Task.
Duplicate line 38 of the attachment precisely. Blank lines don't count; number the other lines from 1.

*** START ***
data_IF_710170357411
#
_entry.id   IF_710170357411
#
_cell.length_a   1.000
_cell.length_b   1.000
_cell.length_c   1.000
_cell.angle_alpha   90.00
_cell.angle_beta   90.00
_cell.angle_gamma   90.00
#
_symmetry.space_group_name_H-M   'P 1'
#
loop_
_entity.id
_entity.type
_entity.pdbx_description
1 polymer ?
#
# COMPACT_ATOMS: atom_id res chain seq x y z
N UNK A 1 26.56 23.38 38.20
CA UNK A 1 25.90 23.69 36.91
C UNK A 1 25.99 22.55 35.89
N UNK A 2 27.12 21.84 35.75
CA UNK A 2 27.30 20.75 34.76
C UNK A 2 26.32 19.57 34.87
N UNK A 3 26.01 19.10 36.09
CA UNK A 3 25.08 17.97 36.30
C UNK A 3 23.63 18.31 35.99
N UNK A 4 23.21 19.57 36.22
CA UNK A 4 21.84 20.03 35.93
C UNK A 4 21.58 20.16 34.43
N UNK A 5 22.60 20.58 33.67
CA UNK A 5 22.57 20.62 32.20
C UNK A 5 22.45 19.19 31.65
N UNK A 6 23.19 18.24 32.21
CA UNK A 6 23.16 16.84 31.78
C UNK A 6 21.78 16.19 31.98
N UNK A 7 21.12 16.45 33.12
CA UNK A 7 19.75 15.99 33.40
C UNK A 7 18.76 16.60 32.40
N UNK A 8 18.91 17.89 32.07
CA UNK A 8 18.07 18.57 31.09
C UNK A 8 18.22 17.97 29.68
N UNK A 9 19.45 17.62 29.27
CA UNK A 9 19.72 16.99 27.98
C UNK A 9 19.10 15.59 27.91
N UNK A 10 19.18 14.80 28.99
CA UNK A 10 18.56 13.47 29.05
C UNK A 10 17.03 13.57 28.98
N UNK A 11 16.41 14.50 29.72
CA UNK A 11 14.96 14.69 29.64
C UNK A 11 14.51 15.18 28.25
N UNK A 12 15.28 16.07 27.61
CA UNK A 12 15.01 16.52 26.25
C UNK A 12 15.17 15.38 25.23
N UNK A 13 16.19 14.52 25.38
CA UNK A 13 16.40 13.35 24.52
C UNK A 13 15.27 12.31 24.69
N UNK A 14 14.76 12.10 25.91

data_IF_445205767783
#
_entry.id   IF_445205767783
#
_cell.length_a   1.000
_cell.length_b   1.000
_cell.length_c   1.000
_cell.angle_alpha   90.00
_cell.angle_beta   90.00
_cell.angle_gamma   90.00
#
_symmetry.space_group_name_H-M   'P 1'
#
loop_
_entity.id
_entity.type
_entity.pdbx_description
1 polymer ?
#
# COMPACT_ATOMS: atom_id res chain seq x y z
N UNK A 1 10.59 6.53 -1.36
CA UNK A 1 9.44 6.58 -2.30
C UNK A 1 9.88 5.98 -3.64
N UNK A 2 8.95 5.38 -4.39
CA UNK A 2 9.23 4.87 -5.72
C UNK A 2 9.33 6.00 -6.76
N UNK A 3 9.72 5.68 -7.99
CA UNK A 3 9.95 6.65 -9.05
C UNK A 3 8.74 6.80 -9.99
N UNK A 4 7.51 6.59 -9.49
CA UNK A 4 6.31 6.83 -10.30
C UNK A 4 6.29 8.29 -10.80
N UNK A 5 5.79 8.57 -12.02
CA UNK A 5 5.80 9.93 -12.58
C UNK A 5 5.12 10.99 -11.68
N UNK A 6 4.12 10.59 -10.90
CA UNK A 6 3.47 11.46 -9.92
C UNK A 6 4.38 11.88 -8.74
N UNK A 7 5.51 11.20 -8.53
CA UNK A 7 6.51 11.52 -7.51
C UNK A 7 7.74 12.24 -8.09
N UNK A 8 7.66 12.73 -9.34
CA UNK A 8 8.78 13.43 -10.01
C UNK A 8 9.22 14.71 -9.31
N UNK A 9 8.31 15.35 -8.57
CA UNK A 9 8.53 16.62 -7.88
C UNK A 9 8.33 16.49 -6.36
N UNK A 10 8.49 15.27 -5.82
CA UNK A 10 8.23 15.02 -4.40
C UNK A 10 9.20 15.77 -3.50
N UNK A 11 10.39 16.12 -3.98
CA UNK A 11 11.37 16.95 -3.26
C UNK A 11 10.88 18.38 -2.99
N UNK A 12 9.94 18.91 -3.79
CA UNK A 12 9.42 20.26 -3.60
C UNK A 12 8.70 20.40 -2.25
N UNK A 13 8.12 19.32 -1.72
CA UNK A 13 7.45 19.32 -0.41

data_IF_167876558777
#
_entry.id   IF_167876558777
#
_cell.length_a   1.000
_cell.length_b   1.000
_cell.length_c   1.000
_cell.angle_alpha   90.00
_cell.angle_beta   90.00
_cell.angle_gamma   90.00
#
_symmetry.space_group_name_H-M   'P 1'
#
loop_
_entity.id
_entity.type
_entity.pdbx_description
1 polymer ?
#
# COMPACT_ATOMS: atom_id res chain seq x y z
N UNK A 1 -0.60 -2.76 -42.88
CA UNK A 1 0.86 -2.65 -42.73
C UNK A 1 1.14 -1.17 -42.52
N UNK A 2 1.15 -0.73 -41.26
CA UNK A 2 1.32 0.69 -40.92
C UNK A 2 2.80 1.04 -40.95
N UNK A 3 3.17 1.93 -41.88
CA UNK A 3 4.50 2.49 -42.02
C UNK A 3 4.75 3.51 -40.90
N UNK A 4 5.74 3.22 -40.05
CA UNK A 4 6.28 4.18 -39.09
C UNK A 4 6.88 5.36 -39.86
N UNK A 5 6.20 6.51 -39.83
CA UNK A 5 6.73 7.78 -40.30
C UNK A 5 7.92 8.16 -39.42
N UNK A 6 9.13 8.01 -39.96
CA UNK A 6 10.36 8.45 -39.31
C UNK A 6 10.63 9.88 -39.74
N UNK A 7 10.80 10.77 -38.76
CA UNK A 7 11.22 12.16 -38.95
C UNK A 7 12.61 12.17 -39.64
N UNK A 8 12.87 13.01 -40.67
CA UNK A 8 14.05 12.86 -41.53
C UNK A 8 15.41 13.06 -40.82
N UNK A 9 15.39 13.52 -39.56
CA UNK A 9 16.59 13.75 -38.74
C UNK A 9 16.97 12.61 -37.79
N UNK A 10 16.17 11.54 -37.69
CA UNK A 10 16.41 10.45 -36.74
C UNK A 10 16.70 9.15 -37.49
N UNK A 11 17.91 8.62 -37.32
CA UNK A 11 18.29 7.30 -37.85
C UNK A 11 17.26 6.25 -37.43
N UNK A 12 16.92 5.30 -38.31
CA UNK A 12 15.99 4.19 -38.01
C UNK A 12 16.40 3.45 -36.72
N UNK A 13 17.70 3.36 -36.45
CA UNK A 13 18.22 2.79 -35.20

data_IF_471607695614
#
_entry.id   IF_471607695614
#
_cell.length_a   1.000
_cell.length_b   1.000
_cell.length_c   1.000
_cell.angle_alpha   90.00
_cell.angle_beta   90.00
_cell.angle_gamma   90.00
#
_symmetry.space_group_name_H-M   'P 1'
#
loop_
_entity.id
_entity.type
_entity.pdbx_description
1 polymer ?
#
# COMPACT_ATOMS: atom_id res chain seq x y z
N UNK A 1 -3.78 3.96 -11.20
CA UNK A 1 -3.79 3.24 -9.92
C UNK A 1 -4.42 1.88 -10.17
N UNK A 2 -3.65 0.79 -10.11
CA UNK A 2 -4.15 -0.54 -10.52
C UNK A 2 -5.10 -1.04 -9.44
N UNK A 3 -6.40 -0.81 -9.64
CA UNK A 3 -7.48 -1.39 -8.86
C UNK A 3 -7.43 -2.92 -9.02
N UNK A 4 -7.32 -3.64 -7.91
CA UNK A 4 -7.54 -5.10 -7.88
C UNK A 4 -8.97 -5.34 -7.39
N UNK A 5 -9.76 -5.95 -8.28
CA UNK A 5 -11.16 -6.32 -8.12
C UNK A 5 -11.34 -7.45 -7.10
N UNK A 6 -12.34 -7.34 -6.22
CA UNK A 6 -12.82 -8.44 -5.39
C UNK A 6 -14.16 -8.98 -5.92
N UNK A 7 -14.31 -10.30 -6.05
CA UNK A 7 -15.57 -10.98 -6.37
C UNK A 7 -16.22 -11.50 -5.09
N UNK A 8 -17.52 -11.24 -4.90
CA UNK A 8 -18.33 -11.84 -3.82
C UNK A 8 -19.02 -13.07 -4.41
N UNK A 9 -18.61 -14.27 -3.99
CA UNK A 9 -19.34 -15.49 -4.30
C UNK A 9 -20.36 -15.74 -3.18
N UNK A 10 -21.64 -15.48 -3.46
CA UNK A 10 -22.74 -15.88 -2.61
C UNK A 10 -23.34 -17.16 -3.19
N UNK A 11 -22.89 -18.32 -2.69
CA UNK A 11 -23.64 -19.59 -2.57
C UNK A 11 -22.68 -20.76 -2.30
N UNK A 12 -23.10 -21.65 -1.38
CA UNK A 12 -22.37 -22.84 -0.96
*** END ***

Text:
C UNK A 6 21.78 16.19 31.98